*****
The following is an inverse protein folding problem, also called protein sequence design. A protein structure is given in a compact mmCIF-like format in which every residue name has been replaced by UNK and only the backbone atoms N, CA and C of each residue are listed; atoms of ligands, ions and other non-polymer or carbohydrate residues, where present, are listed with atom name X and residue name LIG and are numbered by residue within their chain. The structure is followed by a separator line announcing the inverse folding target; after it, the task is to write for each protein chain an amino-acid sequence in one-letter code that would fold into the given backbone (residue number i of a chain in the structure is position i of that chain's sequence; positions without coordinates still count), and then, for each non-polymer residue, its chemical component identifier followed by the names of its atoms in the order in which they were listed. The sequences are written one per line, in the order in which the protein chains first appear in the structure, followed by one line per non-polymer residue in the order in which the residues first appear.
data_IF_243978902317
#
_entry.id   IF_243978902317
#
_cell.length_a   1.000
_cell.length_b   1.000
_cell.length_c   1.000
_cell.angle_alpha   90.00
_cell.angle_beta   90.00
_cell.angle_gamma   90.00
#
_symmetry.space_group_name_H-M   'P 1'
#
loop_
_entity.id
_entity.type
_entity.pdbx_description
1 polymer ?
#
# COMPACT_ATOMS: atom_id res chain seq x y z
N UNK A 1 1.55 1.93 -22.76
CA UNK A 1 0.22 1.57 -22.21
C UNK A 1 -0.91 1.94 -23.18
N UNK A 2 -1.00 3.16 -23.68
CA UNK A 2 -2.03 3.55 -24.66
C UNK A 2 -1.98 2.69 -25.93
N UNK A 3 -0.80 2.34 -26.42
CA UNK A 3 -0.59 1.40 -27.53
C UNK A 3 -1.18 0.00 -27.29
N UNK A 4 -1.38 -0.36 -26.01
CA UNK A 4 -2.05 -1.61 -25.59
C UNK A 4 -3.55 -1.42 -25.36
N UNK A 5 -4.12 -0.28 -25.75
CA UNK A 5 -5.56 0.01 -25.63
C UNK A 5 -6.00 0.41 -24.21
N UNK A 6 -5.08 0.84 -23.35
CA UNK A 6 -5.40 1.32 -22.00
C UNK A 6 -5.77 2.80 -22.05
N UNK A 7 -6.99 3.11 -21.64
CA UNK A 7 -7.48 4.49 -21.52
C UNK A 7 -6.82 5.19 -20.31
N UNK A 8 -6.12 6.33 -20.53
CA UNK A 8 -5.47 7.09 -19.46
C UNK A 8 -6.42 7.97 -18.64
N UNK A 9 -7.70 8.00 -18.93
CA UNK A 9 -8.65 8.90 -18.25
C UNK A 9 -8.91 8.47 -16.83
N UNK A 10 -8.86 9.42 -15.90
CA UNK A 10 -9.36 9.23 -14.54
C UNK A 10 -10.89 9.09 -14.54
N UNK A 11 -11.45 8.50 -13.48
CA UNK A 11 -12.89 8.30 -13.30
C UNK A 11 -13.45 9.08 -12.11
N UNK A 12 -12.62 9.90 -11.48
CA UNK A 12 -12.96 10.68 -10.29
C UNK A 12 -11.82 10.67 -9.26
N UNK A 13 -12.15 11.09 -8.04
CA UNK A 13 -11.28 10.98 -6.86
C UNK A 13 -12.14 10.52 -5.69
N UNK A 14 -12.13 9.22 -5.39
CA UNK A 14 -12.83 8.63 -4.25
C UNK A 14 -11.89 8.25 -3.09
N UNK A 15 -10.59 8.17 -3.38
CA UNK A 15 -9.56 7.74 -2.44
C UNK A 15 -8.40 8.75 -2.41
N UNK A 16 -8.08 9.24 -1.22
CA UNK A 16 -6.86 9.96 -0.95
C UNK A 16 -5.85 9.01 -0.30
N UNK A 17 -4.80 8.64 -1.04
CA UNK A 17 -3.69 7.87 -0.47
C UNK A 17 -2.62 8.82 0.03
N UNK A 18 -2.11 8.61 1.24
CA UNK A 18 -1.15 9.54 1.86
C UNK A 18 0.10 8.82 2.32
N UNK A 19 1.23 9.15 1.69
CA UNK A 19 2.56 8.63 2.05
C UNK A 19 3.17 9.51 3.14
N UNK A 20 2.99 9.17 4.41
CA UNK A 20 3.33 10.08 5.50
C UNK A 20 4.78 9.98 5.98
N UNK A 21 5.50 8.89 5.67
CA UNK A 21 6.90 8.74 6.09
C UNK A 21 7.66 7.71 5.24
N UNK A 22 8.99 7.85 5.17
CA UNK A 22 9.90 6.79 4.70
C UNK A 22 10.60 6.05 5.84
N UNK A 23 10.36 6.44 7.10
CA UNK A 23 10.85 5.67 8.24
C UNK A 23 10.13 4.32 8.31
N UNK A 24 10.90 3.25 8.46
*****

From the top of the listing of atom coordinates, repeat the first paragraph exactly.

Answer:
The following is an inverse protein folding problem, also called protein sequence design. A protein structure is given in a compact mmCIF-like format in which every residue name has been replaced by UNK and only the backbone atoms N, CA and C of each residue are listed; atoms of ligands, ions and other non-polymer or carbohydrate residues, where present, are listed with atom name X and residue name LIG and are numbered by residue within their chain. The structure is followed by a separator line announcing the inverse folding target; after it, the task is to write for each protein chain an amino-acid sequence in one-letter code that would fold into the given backbone (residue number i of a chain in the structure is position i of that chain's sequence; positions without coordinates still count), and then, for each non-polymer residue, its chemical component identifier followed by the names of its atoms in the order in which they were listed. The sequences are written one per line, in the order in which the protein chains first appear in the structure, followed by one line per non-polymer residue in the order in which the residues first appear.